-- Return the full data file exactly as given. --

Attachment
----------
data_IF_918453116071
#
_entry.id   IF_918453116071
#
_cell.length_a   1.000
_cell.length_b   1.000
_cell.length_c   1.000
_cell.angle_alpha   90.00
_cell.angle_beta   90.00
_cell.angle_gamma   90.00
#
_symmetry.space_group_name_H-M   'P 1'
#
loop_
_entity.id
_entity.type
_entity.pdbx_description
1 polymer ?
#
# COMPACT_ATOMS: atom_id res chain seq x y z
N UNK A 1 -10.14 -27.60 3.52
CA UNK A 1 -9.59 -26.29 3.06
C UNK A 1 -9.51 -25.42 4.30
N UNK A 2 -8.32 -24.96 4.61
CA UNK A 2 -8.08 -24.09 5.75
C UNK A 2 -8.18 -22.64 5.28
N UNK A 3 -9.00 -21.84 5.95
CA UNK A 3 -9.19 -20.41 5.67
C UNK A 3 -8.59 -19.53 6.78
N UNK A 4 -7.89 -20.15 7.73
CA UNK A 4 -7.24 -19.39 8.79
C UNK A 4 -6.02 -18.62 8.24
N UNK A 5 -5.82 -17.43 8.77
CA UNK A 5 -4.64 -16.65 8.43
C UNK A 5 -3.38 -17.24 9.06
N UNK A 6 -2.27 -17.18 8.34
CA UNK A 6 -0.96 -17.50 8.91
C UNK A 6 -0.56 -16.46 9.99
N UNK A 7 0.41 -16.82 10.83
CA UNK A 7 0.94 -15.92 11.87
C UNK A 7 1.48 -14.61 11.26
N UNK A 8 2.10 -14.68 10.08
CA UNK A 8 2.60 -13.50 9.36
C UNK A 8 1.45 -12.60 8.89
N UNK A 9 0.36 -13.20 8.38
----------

data_IF_918453116071
#
_entry.id   IF_918453116071
#
_cell.length_a   1.000
_cell.length_b   1.000
_cell.length_c   1.000
_cell.angle_alpha   90.00
_cell.angle_beta   90.00
_cell.angle_gamma   90.00
#
_symmetry.space_group_name_H-M   'P 1'
#
loop_
_entity.id
_entity.type
_entity.pdbx_description
1 polymer ?
#
# COMPACT_ATOMS: atom_id res chain seq x y z
N UNK A 1 -10.14 -27.60 3.52
CA UNK A 1 -9.59 -26.29 3.06
C UNK A 1 -9.51 -25.42 4.30
N UNK A 2 -8.32 -24.96 4.61
CA UNK A 2 -8.08 -24.09 5.75
C UNK A 2 -8.18 -22.64 5.28
N UNK A 3 -9.00 -21.84 5.95
CA UNK A 3 -9.19 -20.41 5.67
C UNK A 3 -8.59 -19.53 6.78
N UNK A 4 -7.89 -20.15 7.73
CA UNK A 4 -7.24 -19.39 8.79
C UNK A 4 -6.02 -18.62 8.24
N UNK A 5 -5.82 -17.43 8.77
CA UNK A 5 -4.64 -16.65 8.43
C UNK A 5 -3.38 -17.24 9.06
N UNK A 6 -2.27 -17.18 8.34
CA UNK A 6 -0.96 -17.50 8.91
C UNK A 6 -0.56 -16.46 9.99
N UNK A 7 0.41 -16.82 10.83
CA UNK A 7 0.94 -15.92 11.87
C UNK A 7 1.48 -14.61 11.26
N UNK A 8 2.10 -14.68 10.08
CA UNK A 8 2.60 -13.50 9.36
C UNK A 8 1.45 -12.60 8.89
N UNK A 9 0.36 -13.20 8.38